The Dog Park: What you should know before you go

The dog park can be a great place to let your fur baby run and play. But it also poses some dangers you may not have considered. Follow these tips to make sure your visit is a happy and healthy one.

Getting Your Fur Baby Ready for the Dog Park

A lot of prep work goes into a successful trip to the dog park. The first and most important step is making sure your dog is current on all vaccinations and other vet care, like flea, tick, and heartworm prevention. Most dog parks post rules that state all visiting dogs must be vaccinated. But, not all parks verify shot records upon entry. When your dog interacts with other animals, there’s a chance they’re being exposed to infections, infestations, or diseases. Their chances of becoming sick greatly decrease when they’re current on vaccinations and preventative care.

Your dog should also respond to basic commands like “sit”, “stay”, and “come” before you take them to the park. If your fur baby does not respond to these basic commands, minor situations with other dogs at the park could quickly escalate into problems.

The dog park should not be the first place your dog interacts with other dogs. Socialization with other animals should start in an environment you can control, like your apartment. Keep your fur baby leashed during the initial introduction and pay attention to their body language. If they show signs of fear (shaking, cowering, or lowering their ears or tail) or aggression (raising ears or tail, broad shoulder stance, growling), they are not ready for the sometimes overstimulating environment at the dog park. Build their social skills using these tips from the Animal Humane Society. When their behavior toward other animals improves, it’s safe to take them to the park.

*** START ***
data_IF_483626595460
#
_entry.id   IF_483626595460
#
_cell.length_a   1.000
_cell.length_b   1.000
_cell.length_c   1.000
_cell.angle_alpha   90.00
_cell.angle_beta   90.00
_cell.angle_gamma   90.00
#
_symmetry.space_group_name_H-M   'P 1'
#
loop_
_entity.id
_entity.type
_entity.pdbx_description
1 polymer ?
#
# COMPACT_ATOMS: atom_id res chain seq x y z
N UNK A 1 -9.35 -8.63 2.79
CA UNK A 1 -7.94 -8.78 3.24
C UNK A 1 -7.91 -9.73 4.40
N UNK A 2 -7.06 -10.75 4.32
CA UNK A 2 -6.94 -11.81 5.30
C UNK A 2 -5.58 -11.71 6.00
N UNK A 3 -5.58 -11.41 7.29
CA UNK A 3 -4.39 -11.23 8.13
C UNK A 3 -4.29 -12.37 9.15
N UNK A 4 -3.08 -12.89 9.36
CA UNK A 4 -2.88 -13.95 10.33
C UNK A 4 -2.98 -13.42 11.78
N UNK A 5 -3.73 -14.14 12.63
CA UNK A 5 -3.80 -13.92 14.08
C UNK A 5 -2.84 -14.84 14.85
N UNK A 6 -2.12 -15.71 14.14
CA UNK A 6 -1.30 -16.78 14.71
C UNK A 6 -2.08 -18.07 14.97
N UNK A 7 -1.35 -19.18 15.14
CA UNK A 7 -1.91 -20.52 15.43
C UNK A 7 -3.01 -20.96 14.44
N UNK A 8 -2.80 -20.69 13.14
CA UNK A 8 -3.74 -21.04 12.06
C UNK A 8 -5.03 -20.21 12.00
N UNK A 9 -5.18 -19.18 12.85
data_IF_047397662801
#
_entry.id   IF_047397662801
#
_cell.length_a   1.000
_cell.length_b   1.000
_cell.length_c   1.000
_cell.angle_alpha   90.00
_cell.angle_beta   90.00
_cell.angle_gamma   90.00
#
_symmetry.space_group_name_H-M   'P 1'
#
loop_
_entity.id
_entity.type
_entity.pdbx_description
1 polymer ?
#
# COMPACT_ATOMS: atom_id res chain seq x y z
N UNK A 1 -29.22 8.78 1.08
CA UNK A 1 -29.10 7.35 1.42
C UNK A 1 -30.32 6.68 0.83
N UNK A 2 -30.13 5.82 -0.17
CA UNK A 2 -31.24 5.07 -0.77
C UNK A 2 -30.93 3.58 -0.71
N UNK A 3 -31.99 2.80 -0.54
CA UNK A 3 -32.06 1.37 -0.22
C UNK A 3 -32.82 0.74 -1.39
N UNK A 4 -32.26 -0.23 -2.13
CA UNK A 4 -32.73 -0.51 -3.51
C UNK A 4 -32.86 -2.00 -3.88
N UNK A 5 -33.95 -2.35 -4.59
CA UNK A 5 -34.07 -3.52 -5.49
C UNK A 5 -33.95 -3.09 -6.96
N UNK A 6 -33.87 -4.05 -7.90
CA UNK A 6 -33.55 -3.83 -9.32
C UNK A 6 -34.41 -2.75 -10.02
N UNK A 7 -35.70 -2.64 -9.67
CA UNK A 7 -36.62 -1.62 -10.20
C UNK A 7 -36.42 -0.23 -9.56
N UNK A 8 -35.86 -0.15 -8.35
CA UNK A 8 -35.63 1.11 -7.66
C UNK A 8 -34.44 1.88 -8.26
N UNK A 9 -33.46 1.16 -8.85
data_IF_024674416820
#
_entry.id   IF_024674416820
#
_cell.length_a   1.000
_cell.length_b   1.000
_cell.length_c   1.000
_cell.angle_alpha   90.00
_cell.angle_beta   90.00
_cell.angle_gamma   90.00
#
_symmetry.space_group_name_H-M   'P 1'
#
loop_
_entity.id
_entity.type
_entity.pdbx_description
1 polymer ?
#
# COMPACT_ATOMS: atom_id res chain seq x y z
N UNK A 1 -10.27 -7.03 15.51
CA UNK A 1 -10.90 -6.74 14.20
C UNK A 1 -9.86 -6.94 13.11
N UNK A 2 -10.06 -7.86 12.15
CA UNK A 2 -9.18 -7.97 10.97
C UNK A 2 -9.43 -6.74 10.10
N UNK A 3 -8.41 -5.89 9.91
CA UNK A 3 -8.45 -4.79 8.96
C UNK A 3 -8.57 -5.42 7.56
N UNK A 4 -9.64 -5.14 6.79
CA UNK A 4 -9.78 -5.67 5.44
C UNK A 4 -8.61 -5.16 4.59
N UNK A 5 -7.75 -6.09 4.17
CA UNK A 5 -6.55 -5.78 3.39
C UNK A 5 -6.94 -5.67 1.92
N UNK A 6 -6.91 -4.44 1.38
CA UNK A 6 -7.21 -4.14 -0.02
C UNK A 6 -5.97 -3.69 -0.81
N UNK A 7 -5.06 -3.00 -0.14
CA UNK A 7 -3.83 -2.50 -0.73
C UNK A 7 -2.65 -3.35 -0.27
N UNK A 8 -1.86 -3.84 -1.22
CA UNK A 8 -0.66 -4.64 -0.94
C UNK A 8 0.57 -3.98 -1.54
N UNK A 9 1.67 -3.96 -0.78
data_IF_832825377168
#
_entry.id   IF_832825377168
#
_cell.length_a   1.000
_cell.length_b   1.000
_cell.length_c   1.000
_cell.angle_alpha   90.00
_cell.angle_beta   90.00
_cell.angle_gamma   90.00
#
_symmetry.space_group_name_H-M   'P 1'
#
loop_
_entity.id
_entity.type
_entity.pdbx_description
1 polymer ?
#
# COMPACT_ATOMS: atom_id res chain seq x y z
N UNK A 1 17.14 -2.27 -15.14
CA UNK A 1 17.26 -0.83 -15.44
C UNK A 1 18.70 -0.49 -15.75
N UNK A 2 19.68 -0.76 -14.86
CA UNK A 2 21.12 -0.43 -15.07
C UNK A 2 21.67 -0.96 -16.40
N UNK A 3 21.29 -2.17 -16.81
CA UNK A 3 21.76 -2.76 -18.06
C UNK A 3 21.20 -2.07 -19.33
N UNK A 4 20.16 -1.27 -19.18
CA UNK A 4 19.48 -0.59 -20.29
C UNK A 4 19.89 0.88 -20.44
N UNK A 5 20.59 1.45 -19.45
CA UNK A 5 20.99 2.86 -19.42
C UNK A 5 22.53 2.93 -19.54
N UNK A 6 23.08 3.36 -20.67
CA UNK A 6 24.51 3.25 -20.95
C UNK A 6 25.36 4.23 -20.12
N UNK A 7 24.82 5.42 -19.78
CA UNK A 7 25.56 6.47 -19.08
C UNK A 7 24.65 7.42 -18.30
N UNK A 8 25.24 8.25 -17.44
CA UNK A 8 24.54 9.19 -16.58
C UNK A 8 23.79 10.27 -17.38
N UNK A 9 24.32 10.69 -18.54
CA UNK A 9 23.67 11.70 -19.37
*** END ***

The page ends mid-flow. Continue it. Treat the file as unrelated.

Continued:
Learn the Layout

Leave your dog at home the first time you visit the dog park. Walk the perimeter of the grounds and make sure the fences are secure. If the park is open, make note of the traffic on the surrounding streets and any businesses, schools, or churches that may sometimes draw large, noisy crowds of people.

Once you’ve surveyed the perimeter, spend some time strolling through the park itself. Make sure the grounds are well maintained. Tall grass and weeds harbor biting, itchy pests like fleas and ticks. Make note of any low areas where standing water accumulates after rain. Standing water draws mosquitos, and some mosquitos carry life threatening heartworms. Poorly maintained parks aren’t a safe place for your dog.

Drive by the dog park at different times of the day. Pay attention to the park’s busy and slow times. Plan your dog’s first visit for a low-traffic time, so they can familiarize themselves with the new environment before getting to know new friends.


Sometimes, life gets busy and we don’t have time to spoil our fur babies with trips to the dog park. Hire a dog walker to make sure your dog still gets all the exercise they need.